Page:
Year of Award


Document Type


Degree Type

Master of Science (MS)

Degree Name

Resource Conservation

Department or School/College

College of Forestry and Conservation

Committee Chair

Donald Potts

Commitee Members

Joel Henry, LLoyd Queen


cumulative watershed effects, DHSVM, distributed hydrologic models, fire effects on hydrology, model calibration, model validation, post-fire hydrologic assessment


University of Montana


The Distributed Hydrology-Soil-Vegetation Model (DHSVM) was applied to the Eightmile Creek watershed in western Montana. The purpose of this research was primarily to assess the applicability of the model as a cumulative effects assessment tool in the post-fire landscape of a forested watershed in this region. The model was first calibrated to the pre-fire watershed conditions using six years of historic streamflow data. DHSVM was able to accurately simulate the general shape of the measured hydrograph for each of the six simulated water years, and the normalized median absolute error statistics were below the target threshold of 50% for each year simulated. This relative success of the calibration efforts is particularly surprising when one considers the significant limitations presented by the lack of any sub-daily or high-elevation meteorological data for use in driving the calibration simulations. Because the accuracy of DHSVM simulations were greatly improved through rigorous calibration, this research demonstrates the need for model calibration to a watershed of interest, prior to hydrologic simulations of different landscape scenarios. Next, two different calibrated versions of DHSVM, including DHSVM version 2.0.1 and the DHSVM fire model, were each used to simulate runoff in the Eightmile Creek watershed following a near catchment-wide stand-replacing forest fire. Due to weather anomalies and limited, discontinuous streamflow data, no decisive conclusions could be made regarding the performance of either version of the model in the validation efforts. Results do suggest, though, that the DHSVM fire model has the potential to outperform the standard model version in fire-affected landscapes. Further research utilizing the DHSVM fire model with more substantial post-fire streamflow records for model validation is warranted.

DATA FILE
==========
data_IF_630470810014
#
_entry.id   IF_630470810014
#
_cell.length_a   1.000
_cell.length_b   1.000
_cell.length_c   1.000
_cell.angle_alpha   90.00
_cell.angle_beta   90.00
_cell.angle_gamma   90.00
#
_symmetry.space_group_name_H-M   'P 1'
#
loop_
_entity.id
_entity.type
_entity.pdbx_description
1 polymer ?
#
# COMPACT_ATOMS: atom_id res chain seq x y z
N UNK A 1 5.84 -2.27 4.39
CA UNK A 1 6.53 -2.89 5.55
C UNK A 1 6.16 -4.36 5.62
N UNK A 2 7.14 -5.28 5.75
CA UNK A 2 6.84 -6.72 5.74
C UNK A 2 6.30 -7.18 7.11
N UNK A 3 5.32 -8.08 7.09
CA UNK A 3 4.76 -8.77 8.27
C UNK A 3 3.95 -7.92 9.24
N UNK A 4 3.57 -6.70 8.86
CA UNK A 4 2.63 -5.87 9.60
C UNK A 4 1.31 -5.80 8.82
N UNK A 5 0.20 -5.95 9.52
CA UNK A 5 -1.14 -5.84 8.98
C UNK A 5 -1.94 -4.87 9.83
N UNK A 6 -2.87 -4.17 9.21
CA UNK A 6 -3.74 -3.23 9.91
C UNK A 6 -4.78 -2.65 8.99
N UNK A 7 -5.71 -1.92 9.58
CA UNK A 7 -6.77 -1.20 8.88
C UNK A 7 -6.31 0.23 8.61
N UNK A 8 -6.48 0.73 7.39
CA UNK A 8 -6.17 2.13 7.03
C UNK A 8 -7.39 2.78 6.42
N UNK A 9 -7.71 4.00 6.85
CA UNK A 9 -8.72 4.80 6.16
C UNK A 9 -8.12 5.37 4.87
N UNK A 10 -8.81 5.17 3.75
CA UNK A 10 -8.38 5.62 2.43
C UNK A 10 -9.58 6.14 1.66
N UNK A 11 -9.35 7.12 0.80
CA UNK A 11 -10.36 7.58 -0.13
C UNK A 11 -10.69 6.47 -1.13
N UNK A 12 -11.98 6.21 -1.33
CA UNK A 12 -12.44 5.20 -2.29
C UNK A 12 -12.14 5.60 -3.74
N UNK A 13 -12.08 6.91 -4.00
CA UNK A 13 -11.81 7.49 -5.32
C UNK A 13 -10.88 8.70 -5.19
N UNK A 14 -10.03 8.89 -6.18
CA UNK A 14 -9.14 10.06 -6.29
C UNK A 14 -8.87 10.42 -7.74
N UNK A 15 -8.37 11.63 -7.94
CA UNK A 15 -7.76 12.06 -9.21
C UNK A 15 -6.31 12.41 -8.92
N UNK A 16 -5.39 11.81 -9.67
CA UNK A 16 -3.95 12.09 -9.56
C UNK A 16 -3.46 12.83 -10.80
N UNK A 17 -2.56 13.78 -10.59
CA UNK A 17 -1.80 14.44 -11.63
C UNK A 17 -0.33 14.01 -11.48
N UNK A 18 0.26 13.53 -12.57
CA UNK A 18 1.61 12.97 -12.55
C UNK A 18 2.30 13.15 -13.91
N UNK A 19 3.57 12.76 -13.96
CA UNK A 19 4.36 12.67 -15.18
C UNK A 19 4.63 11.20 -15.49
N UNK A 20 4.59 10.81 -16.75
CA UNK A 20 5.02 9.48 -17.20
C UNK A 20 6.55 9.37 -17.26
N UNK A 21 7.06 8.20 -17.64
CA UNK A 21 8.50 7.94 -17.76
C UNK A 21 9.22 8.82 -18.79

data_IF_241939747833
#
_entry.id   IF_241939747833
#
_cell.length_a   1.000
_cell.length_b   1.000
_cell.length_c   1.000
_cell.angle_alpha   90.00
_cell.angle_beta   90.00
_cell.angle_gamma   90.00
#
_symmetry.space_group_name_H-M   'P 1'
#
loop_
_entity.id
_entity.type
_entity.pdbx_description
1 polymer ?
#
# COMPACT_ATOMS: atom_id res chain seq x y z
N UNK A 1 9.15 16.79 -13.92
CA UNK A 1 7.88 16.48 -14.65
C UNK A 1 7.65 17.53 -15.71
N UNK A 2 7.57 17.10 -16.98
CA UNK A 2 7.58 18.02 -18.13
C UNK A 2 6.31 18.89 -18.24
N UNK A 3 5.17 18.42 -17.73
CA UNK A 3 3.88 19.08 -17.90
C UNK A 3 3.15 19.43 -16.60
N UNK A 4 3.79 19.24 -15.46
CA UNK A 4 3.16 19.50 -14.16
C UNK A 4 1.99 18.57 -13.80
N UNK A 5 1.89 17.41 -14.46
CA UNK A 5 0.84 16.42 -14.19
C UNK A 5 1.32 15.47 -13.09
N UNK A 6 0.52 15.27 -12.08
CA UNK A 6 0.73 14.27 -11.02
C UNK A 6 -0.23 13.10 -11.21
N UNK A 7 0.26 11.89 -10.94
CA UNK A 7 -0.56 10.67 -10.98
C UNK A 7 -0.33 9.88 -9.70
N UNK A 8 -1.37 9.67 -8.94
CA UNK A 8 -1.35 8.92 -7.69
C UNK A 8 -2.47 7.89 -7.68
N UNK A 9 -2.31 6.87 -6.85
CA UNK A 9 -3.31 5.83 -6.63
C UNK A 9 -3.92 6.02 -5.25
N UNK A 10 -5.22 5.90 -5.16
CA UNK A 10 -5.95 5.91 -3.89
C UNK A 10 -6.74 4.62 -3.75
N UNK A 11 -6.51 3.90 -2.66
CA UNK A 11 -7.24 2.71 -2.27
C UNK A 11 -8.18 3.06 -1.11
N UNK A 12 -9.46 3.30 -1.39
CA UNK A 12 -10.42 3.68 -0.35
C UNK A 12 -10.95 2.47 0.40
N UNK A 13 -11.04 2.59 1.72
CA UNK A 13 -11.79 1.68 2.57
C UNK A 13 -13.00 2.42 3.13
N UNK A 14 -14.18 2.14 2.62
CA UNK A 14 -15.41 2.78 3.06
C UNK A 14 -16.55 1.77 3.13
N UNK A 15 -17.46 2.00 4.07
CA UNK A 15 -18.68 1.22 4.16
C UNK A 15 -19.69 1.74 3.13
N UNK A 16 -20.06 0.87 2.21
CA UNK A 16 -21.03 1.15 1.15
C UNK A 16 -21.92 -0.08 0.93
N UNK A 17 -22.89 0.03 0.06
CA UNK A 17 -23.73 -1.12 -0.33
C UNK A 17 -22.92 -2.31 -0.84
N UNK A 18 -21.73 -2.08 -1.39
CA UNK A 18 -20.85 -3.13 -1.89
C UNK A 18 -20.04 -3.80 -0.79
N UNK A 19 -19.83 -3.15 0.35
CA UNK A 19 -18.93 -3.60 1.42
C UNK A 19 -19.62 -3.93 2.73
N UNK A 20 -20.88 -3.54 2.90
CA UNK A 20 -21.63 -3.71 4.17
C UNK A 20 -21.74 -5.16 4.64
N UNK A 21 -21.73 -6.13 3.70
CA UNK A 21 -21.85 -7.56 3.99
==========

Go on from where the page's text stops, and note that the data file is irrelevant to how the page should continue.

© Copyright 2007 Crystal S. Stonesifer